Krieger: The United States does have a more ambitious and ambiguous approach to nuclear deterrence than would be required to deter only nuclear attacks. It seeks to manipulate the policies of other countries by this more encompassing approach to nuclear deterrence. In doing so, it creates expanded uncertainties for other states. Some policy makers view greater uncertainty as contributing to a more effective deterrent force, but I would not be so sanguine about increasing the uncertainties in the system. It could lead to unanticipated results, which can be deadly when you are standing at the edge of a nuclear precipice.
Falk: Nuclear deterrence is supposed to be helpful for other diplomatic purposes, including dissuading adversaries by creating uncertainty about whether certain forms of perceived hostile moves might lead to a response with nuclear weaponry. There is a history of “deterrent” threats mounted during the Cold War that had nothing to do with retaliation against an attack: ending the war in Korea (1953), protecting the Taiwan offshore islands of Quemoy and Matsu from a Chinese attack (1954-1955, 1958), resolving the Berlin Crisis (1961), avoiding the deployment of Soviet missiles in Cuba (1962).
There are all these uncertainties as to whether the public argument underpinning nuclear deterrence constitutes full disclosure of the broad spectrum of possible uses of the weaponry. We know this topic is surrounded by great secrecy and that the public in the most democratic of countries is denied information about the actual strategic doctrines controlling the use of the weaponry, In effect, there is no transparency as to the actual scope of nuclear deterrence in the United States or in the eight other nuclear weapon states.
Krieger: The combination of nuclear deterrence, nationalism and secrecy is a dangerous narcotic. It induces policy makers to believe that nuclear weapons make them invincible. It breeds not only nuclear arrogance but a recklessness that makes leaders of nuclear weapon states and the citizenries they serve highly vulnerable.
Falk: I am increasingly inclined to think of deterrence as a rationalization, that is, an excuse for retaining and developing nuclear weaponry that hides rather than discloses the real reasons, rather than as a rationale, that is, an explanation for the persistence of the weaponry. If deterrence were the major part of the story, then it would seem reasonable to expect the United States especially to have initiated disarmament negotiations either during the peaceoriented leadership of Mikhail Gorbachev in the last years of the Soviet Union or certainly in the immediate aftermath of the Soviet collapse in 1991.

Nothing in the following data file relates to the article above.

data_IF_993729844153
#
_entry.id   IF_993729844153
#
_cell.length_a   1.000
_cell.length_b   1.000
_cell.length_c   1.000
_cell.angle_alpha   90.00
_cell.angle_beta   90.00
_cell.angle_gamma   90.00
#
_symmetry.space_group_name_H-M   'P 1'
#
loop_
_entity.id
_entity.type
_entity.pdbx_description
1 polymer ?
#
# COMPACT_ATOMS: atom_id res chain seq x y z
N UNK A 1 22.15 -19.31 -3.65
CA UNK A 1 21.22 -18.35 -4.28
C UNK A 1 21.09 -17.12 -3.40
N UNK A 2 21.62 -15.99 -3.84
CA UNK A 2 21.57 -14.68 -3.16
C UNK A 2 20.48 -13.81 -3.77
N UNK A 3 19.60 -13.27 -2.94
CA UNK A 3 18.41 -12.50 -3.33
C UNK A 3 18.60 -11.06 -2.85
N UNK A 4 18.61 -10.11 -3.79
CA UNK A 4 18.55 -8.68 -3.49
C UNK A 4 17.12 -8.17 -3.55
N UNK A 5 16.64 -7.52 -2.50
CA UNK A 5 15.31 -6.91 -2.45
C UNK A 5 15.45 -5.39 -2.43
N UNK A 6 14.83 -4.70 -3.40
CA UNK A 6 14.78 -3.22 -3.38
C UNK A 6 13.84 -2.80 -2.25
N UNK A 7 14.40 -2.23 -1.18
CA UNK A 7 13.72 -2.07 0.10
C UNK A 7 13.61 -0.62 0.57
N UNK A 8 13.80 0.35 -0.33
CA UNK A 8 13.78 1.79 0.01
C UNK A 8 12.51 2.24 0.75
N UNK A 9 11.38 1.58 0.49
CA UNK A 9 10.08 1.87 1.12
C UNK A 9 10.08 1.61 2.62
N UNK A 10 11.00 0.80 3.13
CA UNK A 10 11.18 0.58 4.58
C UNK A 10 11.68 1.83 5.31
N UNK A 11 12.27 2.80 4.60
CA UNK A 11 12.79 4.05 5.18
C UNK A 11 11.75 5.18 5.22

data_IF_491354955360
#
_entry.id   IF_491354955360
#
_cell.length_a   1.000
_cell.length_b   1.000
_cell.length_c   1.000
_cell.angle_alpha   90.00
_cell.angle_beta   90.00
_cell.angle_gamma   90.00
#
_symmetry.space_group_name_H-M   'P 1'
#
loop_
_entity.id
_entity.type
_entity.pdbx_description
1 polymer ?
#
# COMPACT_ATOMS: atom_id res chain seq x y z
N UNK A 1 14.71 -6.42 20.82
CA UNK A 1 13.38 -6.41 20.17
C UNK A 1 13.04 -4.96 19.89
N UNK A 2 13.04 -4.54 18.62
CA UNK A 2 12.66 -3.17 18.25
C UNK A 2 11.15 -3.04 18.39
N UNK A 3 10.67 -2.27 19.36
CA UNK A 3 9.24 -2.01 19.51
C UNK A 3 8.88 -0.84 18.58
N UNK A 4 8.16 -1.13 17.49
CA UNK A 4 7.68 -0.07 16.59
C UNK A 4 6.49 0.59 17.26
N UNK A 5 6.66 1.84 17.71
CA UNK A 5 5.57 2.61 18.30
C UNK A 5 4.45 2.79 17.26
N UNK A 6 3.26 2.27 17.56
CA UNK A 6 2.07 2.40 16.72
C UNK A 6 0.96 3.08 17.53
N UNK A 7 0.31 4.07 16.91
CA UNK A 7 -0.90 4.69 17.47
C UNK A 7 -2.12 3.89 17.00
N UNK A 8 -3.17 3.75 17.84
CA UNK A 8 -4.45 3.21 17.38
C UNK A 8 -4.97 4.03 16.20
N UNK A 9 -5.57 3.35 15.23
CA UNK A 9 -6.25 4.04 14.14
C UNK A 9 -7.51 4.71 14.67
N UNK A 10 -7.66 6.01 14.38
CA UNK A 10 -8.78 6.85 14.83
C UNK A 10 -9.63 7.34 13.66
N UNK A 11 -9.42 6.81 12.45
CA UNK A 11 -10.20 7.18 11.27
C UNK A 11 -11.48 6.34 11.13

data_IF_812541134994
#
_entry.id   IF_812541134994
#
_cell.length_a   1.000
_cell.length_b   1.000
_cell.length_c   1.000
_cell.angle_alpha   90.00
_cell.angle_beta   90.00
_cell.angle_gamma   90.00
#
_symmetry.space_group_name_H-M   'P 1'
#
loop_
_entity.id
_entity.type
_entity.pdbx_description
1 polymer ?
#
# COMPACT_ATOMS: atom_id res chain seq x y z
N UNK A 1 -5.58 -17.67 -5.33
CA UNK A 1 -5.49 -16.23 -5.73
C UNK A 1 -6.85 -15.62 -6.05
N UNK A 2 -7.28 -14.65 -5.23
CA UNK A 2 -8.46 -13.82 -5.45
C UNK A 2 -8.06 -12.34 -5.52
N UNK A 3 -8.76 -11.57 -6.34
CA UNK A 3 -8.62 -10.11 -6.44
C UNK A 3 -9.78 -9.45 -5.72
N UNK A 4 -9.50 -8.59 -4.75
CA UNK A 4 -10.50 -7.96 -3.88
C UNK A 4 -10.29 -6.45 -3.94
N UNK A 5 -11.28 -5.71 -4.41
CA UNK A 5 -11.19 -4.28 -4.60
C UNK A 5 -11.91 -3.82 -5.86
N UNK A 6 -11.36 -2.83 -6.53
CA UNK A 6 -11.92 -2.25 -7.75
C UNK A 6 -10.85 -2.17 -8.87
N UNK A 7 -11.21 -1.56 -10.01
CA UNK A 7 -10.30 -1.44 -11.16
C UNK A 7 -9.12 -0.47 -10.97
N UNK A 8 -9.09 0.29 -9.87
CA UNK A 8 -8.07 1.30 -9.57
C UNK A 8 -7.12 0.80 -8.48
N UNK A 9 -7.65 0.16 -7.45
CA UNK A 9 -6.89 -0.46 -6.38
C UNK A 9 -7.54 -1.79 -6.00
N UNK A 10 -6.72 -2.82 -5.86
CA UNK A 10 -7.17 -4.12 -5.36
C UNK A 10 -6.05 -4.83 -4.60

But there was no move in this direction. Quite to the contrary, there were reports at the time that Washington was encouraging Boris Yeltsin’s Russia to keep its nuclear arsenal intact and not to embarrass the United States by suggesting a receptivity to nuclear disarmament. In this sense, while acknowledging the significance of deterrence in explaining the public reluctance to part with the weaponry, I believe there are additional reasons that the security establishment, in this country at least, seeks to retain and spends billions to modernize the weaponry.
Krieger: Your observation that deterrence is a rationalization rather than a rationale is compelling, but it begs the question of what the weapons are rationalizing. You mention the billions of dollars involved in modernizing nuclear weaponry. Not just billions but trillions of dollars have been spent on nuclear weapons over the course of the Nuclear Age. I wonder, though, if money alone drives the retention and modernization of nuclear weapons. I suspect there is much more to it, what I might call a “nuclear mind-set” rooted in fear and driven by power.
Falk: No question. I never meant to suggest that resistance to denuclearization was only, or even mainly, a matter of the market dimensions of nuclearism. I have been arguing that nuclear weaponry needs to be understood in relation to the grand strategy of important states, especially for a global state such as the United States. This is another way of talking about fear and power.
Falk: I would like to make one further observation that you might find provocative but that follows from the failure of the United States to launch a nuclear disarmament initiative in the 1990s. There is a strange feature of deterrence in the current global setting: The U.S. government is both the most vocal advocate of nuclear deterrence and the country for which nuclear deterrence makes the least sense. Why? First, because it possesses such dominance in conventional weaponry that it would be capable of devastating any country that dared to threaten or attack it with nuclear weapons.
That is, to the extent that the logic of deterrence underpins security, the United States doesn’t really need nuclear weapons, and in relation to the biggest current threat—repetition of 9/11— deterrence is acknowledged to be irrelevant partly because of the lack of a sufficient retaliatory target and the presumed suicidal intent of the attackers.
Unlike the United States, many countries can offset their feared vulnerability to attack by possessing nuclear weapons as a deterrent. Many commentators believe that Iraq in 2003 would not have been attacked if it had then been perceived as actually possessing nuclear weapons or stockpiles of chemical or biological weapons.